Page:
COLUMBIA — On Wednesday night I was assigned to photograph yet another cold January morning. In an attempt to stay off campus (where my fellow photographers had been the day before), I trekked into the cold gray dawn of Rock Bridge Memorial State Park.
Since it was 1 degree (yes, a single degree), I wore four outer layers — two heavy coats and a fleece zip up jacket and a cardigan under that, three layers of pants — fleece leggings, sweatpants and a pair of ski pants, three pairs of socks, including two pair of wool, and two pair of gloves. Sunrise was 7:22 a.m. so I had my flashlight when I hit the trail at 6 a.m. My cheeks and fingers quickly turned red. They stung in the minus 16 degree wind chill. It was tough to decide when to take my gloves off to make a photo. When I made a photo, it was purposeful.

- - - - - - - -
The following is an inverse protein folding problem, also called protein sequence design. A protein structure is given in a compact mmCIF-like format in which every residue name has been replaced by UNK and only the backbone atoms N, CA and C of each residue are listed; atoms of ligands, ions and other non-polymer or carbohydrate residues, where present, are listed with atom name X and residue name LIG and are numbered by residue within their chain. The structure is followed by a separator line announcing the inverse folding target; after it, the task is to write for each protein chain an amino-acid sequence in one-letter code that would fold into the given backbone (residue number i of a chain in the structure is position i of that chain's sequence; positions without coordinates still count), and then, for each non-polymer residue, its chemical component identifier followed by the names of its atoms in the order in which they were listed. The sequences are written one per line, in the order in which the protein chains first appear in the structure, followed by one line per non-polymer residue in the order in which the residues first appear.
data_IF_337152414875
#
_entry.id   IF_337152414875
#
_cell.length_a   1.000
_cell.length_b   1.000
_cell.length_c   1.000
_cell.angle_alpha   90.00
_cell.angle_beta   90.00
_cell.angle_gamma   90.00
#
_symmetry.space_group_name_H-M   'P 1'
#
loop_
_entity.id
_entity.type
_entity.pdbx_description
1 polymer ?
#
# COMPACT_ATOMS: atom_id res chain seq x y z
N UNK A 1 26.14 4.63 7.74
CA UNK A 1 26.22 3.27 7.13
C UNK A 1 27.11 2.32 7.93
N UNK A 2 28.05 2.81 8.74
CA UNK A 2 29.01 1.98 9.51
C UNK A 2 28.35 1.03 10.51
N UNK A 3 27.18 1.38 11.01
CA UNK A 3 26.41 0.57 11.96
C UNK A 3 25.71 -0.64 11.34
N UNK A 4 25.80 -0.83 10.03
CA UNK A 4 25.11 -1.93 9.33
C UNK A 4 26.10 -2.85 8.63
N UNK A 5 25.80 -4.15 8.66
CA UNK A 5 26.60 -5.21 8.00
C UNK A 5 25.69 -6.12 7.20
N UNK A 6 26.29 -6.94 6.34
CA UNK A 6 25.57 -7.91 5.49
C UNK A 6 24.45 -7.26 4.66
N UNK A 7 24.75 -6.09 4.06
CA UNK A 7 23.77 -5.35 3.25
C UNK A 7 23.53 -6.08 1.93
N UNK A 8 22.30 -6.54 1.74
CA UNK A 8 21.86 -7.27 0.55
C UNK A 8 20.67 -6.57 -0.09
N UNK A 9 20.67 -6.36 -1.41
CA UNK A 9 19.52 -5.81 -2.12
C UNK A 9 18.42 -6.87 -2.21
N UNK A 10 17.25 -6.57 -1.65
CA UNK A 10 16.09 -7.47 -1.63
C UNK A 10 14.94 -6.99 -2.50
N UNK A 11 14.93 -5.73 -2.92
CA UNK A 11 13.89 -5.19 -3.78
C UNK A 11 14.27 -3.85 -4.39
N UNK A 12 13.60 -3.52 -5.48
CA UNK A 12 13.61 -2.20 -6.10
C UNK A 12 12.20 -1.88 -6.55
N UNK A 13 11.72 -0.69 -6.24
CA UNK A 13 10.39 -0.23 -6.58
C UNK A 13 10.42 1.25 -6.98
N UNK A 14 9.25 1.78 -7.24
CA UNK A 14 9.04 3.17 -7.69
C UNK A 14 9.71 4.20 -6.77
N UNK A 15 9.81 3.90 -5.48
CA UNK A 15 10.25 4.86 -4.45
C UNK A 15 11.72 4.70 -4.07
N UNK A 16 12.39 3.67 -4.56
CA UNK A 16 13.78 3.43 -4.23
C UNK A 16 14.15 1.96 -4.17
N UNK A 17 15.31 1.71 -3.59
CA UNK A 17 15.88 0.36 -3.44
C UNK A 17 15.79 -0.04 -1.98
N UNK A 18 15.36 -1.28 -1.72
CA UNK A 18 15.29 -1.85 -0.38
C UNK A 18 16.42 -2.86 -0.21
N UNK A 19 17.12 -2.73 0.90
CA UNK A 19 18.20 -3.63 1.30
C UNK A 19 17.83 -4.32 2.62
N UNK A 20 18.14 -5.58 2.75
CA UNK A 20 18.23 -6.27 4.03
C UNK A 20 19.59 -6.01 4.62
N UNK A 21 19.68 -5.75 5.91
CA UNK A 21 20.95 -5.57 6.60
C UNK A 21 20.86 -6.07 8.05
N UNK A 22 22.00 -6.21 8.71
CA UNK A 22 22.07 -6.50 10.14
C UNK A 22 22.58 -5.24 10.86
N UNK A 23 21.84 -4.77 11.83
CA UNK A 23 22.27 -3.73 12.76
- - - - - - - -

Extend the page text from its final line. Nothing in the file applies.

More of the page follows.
I wanted to see the sunrise on top of the cliffs over Gans Creek. As the sun came up I noticed the ice formations on the water. The babbling creek drew my attention since it seemed everything around me was frozen. Laying down on the ice, I photographed the water flowing through a rock channel. Then I examined the creek for more interesting photos. I found the bubbles trapped under the ice and the smooth, glossy ice captivating. What caused the water to freeze in so many different ways?
I tried to capture my curiosity and the beauty of the ice through my camera lens.
Photojournalist Melissa Fogarty used a Nikon D7000 with a 18-105mm lens. The exposures ranged from one second to 1/60 of a second as the morning grew brighter.
Supervising editor is Brian Kratzer.